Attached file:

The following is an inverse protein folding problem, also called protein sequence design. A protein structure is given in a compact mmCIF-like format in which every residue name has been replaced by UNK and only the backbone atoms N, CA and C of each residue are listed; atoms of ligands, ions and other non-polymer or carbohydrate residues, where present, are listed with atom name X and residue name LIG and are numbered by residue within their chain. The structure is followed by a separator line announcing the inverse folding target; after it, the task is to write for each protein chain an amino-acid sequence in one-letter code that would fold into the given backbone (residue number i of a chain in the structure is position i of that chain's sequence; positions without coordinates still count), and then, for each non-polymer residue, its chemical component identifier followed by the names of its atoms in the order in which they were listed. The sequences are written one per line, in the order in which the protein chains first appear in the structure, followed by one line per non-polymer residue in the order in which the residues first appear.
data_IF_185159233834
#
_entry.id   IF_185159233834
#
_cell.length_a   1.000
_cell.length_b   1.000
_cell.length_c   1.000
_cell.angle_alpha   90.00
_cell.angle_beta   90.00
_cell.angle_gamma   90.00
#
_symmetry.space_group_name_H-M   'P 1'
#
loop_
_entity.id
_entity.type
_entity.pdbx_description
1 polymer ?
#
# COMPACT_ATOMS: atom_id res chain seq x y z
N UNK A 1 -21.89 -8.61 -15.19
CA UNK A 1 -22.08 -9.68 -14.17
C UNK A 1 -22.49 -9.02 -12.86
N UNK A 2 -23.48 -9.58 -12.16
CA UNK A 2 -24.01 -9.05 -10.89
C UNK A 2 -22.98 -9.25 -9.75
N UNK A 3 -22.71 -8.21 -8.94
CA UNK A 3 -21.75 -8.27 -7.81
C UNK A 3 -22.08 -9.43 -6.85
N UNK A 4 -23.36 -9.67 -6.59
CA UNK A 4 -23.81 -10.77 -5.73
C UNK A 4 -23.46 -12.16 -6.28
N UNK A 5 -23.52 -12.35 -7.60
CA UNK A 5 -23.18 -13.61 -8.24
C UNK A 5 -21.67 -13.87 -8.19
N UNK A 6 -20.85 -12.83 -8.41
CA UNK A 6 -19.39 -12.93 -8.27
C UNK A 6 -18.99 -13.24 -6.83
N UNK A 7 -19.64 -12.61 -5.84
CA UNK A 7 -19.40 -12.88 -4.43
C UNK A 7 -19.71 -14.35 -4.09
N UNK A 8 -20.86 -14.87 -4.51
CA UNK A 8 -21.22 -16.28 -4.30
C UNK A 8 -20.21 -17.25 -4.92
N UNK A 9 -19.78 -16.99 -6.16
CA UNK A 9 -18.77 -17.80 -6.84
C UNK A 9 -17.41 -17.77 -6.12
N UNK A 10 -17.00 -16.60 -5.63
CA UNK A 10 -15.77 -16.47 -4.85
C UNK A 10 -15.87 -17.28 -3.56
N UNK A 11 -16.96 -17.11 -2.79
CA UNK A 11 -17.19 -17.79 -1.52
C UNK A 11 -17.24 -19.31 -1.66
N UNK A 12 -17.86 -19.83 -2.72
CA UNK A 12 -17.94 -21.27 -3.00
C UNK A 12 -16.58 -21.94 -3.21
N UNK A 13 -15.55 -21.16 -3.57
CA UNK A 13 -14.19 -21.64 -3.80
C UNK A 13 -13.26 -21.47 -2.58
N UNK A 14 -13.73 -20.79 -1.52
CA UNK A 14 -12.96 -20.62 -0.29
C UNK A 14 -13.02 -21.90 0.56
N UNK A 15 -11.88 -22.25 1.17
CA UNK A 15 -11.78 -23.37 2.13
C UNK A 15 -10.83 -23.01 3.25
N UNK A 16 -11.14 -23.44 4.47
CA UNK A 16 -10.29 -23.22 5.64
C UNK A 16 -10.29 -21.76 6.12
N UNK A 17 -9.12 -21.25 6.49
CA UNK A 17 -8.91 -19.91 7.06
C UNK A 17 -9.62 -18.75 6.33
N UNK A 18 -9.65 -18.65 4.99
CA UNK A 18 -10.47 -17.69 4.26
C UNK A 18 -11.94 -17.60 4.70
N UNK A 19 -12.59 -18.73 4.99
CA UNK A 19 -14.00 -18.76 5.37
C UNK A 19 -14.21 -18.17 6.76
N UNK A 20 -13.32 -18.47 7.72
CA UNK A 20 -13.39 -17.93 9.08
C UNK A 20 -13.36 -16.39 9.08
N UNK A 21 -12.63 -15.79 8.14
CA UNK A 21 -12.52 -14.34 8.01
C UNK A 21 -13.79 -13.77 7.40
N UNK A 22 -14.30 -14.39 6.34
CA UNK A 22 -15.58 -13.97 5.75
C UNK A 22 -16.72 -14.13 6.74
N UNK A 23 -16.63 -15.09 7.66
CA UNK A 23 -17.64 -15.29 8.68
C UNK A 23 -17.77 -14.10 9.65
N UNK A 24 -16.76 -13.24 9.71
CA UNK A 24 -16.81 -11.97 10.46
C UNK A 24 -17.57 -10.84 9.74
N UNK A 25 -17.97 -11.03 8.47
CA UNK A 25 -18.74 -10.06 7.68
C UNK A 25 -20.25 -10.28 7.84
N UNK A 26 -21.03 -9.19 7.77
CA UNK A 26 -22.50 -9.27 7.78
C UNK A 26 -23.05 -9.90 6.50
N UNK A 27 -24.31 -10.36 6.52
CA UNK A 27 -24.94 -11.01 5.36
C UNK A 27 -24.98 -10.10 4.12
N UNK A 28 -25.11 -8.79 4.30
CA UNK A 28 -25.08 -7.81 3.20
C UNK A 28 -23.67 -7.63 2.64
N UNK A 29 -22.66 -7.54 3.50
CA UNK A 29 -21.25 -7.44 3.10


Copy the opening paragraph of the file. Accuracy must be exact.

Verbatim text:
The following is an inverse protein folding problem, also called protein sequence design. A protein structure is given in a compact mmCIF-like format in which every residue name has been replaced by UNK and only the backbone atoms N, CA and C of each residue are listed; atoms of ligands, ions and other non-polymer or carbohydrate residues, where present, are listed with atom name X and residue name LIG and are numbered by residue within their chain. The structure is followed by a separator line announcing the inverse folding target; after it, the task is to write for each protein chain an amino-acid sequence in one-letter code that would fold into the given backbone (residue number i of a chain in the structure is position i of that chain's sequence; positions without coordinates still count), and then, for each non-polymer residue, its chemical component identifier followed by the names of its atoms in the order in which they were listed. The sequences are written one per line, in the order in which the protein chains first appear in the structure, followed by one line per non-polymer residue in the order in which the residues first appear.